Social Security system

The Social Security system imposes a heavy wage tax on most American workers, provides cash benefits and medical-expense reimbursements for most Americans at least sixty-two years of age, and is the source of unemployment compensation and some welfare payments to low-income families. As stakeholders in the system, businesses share the costs of public retirement pension and health insurance programs with the government and their employees.

Before the Great Depression, so few companies had private Pension plansRetirement planspension plans for their employees that only about 5 percent of the entire American workforce was covered. Moreover, most of the private pension plans in existence provided little or no protection and unspecified benefits. The Depression of the 1930’s caused many of those plans to collapse, so the New Deal administration of President Franklin D. Roosevelt created a vast system to provide pensions for the elderly, unemployment compensation for wage earners, and support for specified categories of public assistance. On August 14, 1935, President Franklin D. Roosevelt signed into law the federal Social Security Act of 1935Social Security Act.Social Security system

The Social Security Act required employers to pay excise taxes as a percentage of employees’ wages, with equal contributions paid by the employees themselves. The initial rate was 2 percent, half paid by workers and half paid by employers. Employers of eight or more employees also paid excise taxes of 1 percent in 1936 to be placed in an Unemployment Trust Fund. Workers paying the tax became eligible to receive pensions on their retirement at the age of sixty-five. Pension benefits were regarded as a right that workers earned by paying into the system. No means tests were imposed on pensioners. Railroads;pension plansA separate and parallel program for railroad workers was created by the Railroad Retirement Act of 1935.

Business Participation

The participation of business in the Social Security system and its influence on the provisions of the Social Security Act of 1935 have always been controversial. Three areas of business influence, albeit indirect and partial, on the law are notable.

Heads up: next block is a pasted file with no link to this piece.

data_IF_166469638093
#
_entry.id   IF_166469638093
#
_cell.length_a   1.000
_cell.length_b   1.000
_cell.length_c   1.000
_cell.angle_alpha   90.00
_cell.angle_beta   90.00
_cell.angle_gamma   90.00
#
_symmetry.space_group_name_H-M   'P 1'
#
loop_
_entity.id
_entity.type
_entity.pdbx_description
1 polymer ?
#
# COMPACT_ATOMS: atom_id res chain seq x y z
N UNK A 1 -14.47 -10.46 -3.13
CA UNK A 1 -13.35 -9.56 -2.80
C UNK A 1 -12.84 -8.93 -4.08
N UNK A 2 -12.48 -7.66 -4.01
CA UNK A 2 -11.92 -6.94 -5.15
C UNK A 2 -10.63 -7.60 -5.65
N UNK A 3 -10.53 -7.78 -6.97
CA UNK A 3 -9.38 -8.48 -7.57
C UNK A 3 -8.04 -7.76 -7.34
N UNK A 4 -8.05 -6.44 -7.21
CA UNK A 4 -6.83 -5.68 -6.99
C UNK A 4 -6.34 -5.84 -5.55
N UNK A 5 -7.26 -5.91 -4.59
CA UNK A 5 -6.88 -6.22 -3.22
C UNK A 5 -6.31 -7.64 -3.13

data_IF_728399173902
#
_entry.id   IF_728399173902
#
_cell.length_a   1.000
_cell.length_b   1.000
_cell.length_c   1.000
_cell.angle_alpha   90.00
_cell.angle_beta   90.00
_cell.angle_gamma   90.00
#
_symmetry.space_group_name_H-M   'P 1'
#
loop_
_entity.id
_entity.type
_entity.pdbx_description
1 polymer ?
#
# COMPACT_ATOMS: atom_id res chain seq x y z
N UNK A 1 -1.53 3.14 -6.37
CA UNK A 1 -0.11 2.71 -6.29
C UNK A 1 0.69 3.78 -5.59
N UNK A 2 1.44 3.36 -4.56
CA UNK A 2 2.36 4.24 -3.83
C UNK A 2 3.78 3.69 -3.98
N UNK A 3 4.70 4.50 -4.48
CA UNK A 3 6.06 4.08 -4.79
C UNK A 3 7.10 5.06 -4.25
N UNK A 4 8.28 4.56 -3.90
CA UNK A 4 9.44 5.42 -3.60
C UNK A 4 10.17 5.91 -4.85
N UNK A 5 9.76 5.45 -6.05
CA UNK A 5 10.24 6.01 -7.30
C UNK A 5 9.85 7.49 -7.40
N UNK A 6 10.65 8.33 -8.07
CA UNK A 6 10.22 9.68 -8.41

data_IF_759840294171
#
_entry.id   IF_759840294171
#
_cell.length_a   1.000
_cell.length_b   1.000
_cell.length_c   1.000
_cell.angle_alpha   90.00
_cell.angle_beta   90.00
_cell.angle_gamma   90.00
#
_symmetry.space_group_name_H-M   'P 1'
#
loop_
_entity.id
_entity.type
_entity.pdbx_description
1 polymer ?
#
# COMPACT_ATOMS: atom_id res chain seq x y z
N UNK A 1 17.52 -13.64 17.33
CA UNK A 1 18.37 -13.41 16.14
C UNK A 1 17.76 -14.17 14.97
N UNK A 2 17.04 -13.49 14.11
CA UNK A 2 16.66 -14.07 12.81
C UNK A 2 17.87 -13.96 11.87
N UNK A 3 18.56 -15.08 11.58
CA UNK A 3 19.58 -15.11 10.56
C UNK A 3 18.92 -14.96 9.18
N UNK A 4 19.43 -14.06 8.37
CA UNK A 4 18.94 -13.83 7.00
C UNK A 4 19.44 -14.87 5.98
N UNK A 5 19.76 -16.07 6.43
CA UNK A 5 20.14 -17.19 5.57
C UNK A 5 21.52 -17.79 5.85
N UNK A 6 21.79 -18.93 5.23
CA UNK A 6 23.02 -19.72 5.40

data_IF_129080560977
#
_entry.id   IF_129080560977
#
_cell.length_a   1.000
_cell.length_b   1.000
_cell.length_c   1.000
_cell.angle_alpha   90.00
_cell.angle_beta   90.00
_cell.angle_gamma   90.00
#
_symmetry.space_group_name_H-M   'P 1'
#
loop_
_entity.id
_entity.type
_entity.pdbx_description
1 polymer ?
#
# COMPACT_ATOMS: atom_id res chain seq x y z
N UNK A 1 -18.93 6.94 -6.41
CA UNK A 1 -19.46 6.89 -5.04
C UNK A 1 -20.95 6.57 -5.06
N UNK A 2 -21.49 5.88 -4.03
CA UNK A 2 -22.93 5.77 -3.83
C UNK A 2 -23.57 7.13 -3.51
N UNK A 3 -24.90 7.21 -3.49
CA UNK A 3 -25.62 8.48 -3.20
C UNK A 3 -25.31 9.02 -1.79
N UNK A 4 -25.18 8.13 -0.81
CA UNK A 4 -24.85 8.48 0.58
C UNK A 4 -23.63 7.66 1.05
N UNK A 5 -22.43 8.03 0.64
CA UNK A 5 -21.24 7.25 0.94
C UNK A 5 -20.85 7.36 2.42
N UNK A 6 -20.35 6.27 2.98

First, business members of the Advisory Council to the Committee on Economic SecurityCommittee on Economic Security (CES), such as Marion Folsom of Eastman Kodak, brought with them commercial models of social welfare practices. New Dealers on the CES drew on private sector initiatives, and the work of most policy specialists spanned the public and private sectors. Even though the social insurance programs of the New Deal were government-sponsored and compulsory, they were more consistent with business thinking than they might have otherwise been. Second, concerns about business confidence during the Depression set broad constraints on the range of policy options considered, affecting the timing of initiatives, such as phasing in payroll taxes gradually over three years. Third, the southern wing of the Democratic coalition successfully fought for considerable decentralization of the Social Security system. Provisions governing the means-tested old-age assistance program were modified to enhance local administrative control and to exclude national standards on minimum benefits. Agricultural and domestic workers were dropped from the social insurance part of the system, thereby excluding three-fifths of African American workers.

Eventually, however, employers became stakeholders in the Social Security Act. They subsidized it over the years and designed their own retirement programs around it. Business sought to stabilize welfare-state spending and prevent new incursions (such as national health care) rather than roll back established programs.

After the New Deal

Business supported amendments to the Social Security Act in 1939 that added payments to spouses and minor children of retired workers and survivors’ benefits paid to families in cases of premature deaths of workers. During the 1940’s, business supported payroll tax freezes that kept old-age pensions small. It also supported granting old-age pensions to all elderly with work histories to prevent expansion of the means-tested old-age assistance programs.

By the 1950’s, Social Security with its emphasis on Old-age and Survivors Insurance (OASI; disability was added in 1956, making it Old-Age, Survivors, and Disability Insurance[Old Age, Survivors, and Disability Insurance]Old-Age, Survivors, and Disability Insurance, or OASDI) was a fixture in American society that garnered business support. This was the case even as payroll tax rates for OASI increased to 2.25 percent in 1959 and the rate of 0.25 percent was added for disability insurance in 1957 (a slightly higher rate was imposed on self-employed people).